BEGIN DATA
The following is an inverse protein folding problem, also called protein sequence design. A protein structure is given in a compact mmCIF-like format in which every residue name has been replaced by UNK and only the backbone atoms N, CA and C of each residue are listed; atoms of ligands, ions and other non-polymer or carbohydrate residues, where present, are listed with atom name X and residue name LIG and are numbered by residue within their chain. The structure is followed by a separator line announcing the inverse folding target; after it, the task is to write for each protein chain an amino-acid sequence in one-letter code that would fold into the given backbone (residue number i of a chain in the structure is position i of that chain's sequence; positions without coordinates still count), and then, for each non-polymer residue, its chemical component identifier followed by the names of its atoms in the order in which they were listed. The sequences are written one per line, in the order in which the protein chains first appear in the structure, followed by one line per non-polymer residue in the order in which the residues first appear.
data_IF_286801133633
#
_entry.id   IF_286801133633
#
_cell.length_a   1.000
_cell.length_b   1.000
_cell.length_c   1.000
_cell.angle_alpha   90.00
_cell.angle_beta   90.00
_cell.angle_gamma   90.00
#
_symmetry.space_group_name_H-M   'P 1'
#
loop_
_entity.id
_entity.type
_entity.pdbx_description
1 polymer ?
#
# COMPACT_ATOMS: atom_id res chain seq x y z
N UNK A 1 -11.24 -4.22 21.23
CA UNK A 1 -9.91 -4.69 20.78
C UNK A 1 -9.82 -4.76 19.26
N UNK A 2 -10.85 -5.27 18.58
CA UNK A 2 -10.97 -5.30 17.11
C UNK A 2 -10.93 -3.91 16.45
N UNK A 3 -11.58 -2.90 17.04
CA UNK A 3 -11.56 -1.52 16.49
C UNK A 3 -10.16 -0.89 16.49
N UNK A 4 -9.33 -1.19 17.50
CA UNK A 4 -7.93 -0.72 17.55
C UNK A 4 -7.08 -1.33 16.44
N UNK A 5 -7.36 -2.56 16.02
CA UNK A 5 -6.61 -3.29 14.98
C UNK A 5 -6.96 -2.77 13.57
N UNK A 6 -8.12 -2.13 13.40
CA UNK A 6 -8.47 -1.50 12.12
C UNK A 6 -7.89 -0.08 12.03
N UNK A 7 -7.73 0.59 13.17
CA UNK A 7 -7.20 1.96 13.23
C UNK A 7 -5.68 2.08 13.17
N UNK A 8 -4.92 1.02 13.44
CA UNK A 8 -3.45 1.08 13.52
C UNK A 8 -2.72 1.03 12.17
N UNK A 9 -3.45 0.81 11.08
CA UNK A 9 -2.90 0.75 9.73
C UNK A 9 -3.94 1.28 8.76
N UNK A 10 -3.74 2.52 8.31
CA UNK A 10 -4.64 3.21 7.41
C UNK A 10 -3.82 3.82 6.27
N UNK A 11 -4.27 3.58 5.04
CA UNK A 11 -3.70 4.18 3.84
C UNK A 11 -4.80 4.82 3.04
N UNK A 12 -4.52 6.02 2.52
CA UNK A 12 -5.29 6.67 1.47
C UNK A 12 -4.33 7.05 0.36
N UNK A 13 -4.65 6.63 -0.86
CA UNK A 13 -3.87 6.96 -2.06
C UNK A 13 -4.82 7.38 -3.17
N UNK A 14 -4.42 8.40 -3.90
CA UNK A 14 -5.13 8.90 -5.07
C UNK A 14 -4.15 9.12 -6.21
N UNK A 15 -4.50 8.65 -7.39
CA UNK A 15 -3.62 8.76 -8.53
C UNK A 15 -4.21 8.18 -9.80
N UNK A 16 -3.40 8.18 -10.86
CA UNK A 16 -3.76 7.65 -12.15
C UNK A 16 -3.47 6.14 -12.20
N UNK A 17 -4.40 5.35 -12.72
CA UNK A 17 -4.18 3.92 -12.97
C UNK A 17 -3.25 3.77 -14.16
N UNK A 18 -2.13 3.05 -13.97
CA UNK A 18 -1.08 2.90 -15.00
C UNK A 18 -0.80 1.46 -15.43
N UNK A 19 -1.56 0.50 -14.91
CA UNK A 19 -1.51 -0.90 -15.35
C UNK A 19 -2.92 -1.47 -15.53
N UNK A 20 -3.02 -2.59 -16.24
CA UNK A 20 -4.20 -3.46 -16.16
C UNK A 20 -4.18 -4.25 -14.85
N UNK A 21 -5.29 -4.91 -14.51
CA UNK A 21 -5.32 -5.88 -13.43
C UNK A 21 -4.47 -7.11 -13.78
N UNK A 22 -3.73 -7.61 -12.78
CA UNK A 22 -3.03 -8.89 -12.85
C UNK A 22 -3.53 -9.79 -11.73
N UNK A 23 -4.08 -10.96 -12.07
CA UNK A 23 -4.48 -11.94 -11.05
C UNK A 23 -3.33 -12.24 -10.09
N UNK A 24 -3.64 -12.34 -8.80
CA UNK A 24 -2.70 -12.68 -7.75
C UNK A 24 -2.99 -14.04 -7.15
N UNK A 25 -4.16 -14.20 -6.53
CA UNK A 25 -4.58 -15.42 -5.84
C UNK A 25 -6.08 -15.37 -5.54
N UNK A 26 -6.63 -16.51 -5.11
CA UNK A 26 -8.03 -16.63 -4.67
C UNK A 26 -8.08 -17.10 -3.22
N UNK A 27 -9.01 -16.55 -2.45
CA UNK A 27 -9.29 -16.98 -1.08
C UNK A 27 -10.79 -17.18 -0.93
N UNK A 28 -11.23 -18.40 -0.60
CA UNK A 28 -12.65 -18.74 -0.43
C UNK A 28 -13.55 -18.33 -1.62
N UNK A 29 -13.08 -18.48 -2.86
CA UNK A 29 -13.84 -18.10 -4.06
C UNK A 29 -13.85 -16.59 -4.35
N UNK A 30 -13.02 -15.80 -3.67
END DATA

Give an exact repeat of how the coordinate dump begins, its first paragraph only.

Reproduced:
The following is an inverse protein folding problem, also called protein sequence design. A protein structure is given in a compact mmCIF-like format in which every residue name has been replaced by UNK and only the backbone atoms N, CA and C of each residue are listed; atoms of ligands, ions and other non-polymer or carbohydrate residues, where present, are listed with atom name X and residue name LIG and are numbered by residue within their chain. The structure is followed by a separator line announcing the inverse folding target; after it, the task is to write for each protein chain an amino-acid sequence in one-letter code that would fold into the given backbone (residue number i of a chain in the structure is position i of that chain's sequence; positions without coordinates still count), and then, for each non-polymer residue, its chemical component identifier followed by the names of its atoms in the order in which they were listed. The sequences are written one per line, in the order in which the protein chains first appear in the structure, followed by one line per non-polymer residue in the order in which the residues first appear.